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Who Is Aunt Jemima and Those Others Hanging Out in Your Kitchen?

Tom Lohr is a navy veteran, world traveler, adventurer, baseball fan and hot dog aficionado. He loves dogs and hates political correctness.


The Strangers in Your Kitchen

They are there . . . they have always been there; persons in your home that you know little or nothing about. They lurk in your pantry and play an integral part in one of our most intimate domestic rituals: mealtime.

They are the iconic brand ambassadors of food products we enjoy. Everyone has a few loitering in their cupboard, waiting for the moment when they can become part of our lives. Without them, our meals would taste different and be far less convenient. Who are these unknown entities that stare back at us while we break bread? Are they real or made up? Why do they adorn the packaging of the products we place in our kitchens?

Most of the marketing vehicles for these products are based on actual people, while some are cartoonish images to designed capture our imagination. After all, who would question a 30-foot-tall giant about the freshness of his peas? It isn't enough to know that these folks are doing their job by convincing consumers, you need to get to know them. If they are going to hang out in your kitchen 24/7, they need to pass a background check. So start the dishwasher, clean off the table and allow me to introduce:


Uncle Ben

America’s favorite rice proprietor is actually a conglomeration of two people. An African-American rice farmer in Texas known as “Uncle Ben” was legendary in producing quality rice. His standard was so high his name was adopted for the brand. However the gentleman’s image that personifies Uncle Ben was actually a popular chef and waiter in Chicago named Frank Brown.

Though Uncle Ben's visage has adorned the packaging since the late 1940s, the image has been seen by many as racially insensitive—and it is currently undergoing review. While his rice will still be delicious, expect a new name and image for Uncle Ben's rice in the near future.


Mrs. Paul

This woman was a staple in our freezer when I as a kid. Her children were probably put through college with the money my parents spent buying her fish sticks. In 1943 a Philadelphia power plant worker named Edward Piszek started selling crab cakes for extra cash. He would freeze the ones he didn’t sell and soon partnered with a friend named John Paul to start a frozen seafood business. Despite Piszek’s mother wanting the company named after her, the duo opted to name it after John’s mother and Mrs. Paul’s Kitchen was born (later shortened to just Mrs. Paul’s).


Chef Boyardee

Ettore Boiardi is a true American success story. An Italian immigrant, he worked his way up to become head chef and was talented enough to cater the reception for President Woodrow Wilson’s second wedding. He opened a restaurant and subsequently needed a factory to keep up with the demand for his establishment’s recipes. Seeking to sell nationally the renowned chef changed his name so it would be easier to pronounce by the American public. Business boomed as he provided meal rations to the troops during World War Two. He eventually sold his company but his likeness continues to adorn Boyardee products.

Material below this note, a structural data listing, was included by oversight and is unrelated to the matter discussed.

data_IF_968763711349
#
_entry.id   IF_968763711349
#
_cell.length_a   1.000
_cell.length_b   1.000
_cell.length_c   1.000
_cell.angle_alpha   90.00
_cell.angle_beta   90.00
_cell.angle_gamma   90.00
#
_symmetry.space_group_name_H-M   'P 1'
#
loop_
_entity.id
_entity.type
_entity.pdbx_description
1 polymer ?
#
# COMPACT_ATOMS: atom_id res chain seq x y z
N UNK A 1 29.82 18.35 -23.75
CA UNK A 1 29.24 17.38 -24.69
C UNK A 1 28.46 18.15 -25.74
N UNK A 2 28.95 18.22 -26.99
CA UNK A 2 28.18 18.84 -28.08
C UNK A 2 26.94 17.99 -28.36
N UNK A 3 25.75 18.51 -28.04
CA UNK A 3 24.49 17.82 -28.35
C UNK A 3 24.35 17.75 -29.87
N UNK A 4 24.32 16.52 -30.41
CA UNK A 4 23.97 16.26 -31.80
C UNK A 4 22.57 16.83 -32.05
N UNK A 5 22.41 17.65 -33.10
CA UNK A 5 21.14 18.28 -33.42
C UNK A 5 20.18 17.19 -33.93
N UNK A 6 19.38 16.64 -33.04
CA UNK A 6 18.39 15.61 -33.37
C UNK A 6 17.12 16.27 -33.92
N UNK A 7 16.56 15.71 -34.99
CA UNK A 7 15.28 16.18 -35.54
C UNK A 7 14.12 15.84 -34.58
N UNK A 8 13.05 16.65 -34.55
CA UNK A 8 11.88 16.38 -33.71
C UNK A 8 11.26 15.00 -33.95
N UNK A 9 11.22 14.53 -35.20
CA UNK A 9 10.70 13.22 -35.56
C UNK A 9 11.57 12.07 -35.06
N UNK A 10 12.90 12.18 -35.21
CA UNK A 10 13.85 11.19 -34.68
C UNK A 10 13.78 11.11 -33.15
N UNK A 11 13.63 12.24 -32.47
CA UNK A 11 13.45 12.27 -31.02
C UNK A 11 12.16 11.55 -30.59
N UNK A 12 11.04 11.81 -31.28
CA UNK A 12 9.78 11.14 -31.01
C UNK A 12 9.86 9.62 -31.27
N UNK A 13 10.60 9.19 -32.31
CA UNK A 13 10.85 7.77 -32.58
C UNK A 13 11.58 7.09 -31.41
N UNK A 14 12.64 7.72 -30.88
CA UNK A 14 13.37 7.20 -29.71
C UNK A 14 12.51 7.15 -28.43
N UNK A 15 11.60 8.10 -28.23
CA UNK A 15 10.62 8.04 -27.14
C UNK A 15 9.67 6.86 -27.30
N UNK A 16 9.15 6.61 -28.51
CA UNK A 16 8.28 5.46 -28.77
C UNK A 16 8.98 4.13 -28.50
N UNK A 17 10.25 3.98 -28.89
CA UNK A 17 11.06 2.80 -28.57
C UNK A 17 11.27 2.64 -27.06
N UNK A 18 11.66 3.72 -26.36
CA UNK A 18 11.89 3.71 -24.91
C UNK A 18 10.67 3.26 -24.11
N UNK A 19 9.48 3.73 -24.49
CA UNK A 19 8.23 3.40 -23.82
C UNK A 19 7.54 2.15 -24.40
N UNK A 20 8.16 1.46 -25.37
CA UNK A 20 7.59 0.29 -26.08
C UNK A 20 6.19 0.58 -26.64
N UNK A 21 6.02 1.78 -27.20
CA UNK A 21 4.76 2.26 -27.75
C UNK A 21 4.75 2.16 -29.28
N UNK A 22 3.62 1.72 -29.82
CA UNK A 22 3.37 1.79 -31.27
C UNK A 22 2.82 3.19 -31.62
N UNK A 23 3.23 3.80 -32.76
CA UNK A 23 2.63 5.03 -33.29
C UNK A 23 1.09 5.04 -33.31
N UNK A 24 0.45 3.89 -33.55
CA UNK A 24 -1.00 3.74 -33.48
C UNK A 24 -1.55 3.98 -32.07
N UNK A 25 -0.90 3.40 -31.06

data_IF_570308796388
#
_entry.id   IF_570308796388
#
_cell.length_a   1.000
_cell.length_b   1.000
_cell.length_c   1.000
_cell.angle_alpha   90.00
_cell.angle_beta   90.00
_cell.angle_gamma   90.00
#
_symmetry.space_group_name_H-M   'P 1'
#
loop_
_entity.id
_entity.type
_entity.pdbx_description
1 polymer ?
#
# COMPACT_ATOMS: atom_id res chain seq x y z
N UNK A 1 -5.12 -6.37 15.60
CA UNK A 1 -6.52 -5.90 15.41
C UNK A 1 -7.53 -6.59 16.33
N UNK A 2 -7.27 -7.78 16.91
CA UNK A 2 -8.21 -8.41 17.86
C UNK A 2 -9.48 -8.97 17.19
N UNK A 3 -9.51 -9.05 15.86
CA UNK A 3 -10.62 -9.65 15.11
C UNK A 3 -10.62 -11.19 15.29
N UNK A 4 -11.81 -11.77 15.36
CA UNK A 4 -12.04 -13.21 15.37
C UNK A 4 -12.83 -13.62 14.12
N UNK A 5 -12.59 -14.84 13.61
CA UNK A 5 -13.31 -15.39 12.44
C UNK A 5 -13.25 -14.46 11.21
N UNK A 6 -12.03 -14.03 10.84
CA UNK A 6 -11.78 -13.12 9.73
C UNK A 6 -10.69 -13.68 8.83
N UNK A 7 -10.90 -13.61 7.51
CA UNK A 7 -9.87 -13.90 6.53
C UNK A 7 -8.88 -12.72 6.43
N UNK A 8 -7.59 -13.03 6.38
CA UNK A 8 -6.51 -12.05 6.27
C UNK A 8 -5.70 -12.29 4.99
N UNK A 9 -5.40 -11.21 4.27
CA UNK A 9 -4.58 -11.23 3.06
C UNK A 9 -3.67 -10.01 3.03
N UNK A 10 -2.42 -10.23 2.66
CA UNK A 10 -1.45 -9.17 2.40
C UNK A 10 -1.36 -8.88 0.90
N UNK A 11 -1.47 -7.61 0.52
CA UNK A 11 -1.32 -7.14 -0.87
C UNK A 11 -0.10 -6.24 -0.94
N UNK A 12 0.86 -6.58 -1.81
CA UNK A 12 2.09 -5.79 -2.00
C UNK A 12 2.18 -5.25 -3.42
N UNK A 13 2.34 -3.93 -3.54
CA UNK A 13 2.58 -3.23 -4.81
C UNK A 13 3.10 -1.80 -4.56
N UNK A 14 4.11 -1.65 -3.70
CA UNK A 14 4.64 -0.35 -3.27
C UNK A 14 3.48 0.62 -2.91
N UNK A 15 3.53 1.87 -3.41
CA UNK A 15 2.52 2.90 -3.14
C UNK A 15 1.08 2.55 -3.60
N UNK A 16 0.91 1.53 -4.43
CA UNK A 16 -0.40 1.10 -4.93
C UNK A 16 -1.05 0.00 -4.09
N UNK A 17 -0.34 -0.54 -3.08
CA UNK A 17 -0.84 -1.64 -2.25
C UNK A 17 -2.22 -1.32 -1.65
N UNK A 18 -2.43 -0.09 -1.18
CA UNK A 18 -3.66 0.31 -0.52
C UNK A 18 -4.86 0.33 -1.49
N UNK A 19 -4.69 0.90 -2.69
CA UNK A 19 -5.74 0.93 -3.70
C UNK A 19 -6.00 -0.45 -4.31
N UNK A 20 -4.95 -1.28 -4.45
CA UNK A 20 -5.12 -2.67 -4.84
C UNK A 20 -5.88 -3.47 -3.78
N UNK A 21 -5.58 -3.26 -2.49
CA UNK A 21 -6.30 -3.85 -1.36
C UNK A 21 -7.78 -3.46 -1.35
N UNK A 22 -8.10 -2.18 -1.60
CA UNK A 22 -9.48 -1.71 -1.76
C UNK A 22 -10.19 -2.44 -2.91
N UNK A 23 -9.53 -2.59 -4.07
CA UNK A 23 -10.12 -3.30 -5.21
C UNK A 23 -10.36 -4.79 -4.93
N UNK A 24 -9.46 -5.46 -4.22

Jimmy Dean

The Texas native first gained notoriety as a country singer and his biggest hit, “Big Bad John,” was a crossover sensation. His singing garnered him a television show that was the first to give Muppets creator Jim Henson significant exposure. As his music career waned he founded the Jimmy Dean Sausage Company with his brother. Capitalizing on Jimmy’s name recognition the company did well and was acquired by the future Sara Lee Corporation in in 1984. Jimmy remained the spokesperson for the sausage until 2004 but the product still bears his name.

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Sara Lee

Being a cute eight-year-old has its advantages. That is how old Sara Lee Lubin was when her father Charlie decided to name his renowned cheesecake after his daughter. He then named his chain of bakeries in the Chicago area “The Kitchens of Sara Lee.” Great products blossom and soon Sara Lee was a national brand. The brand name became so strong that Consolidated Foods Corporations, which had purchased several brand names in the 1950s and '60s (including Chef Boyardee) was renamed the Sara Lee Corporation in 1985.


Aunt Jemima

The queen of pancakes, our favorite aunt has been a breakfast icon since 1889 when the Pearl Milling Company developed the first ready-mix pancakes. While details are sketchy, it is widely believed that the pancake name was derived from a blackface actor (likely a man) portraying a woman in a traveling minstrel show billed as “Old Aunt Jemima.” Throughout the 20th century, several women were hired for long stints to publicly portray Aunt Jemima at events as prestigious as the World’s Fair. In 1989 the image of Aunt Jemima was updated by removing the kerchief from her head and adding a pearl necklace and earrings. After more than a century, Jemima reigns supreme in the world of pancakes.

Jemima's makeover kept her up with the times for a while, but considering her origins, Aunt Jemima products are slated to be renamed.


Mrs. Butterworth

Joy Butterworth (Mrs. to you and I) also has a stake in the pancake market, but only as a delicious syrup topping. Debuting in 1961, the matron of pancake syrup has something in common with Aunt Jemima other than pancakes: neither existed in real life.

Like Aunt Jemima, Mrs. Butterworth causes discomfort for some and is due for a revamping of image and marketing. No word on how Mr. Butterworth feels about that.


The Jolly Green Giant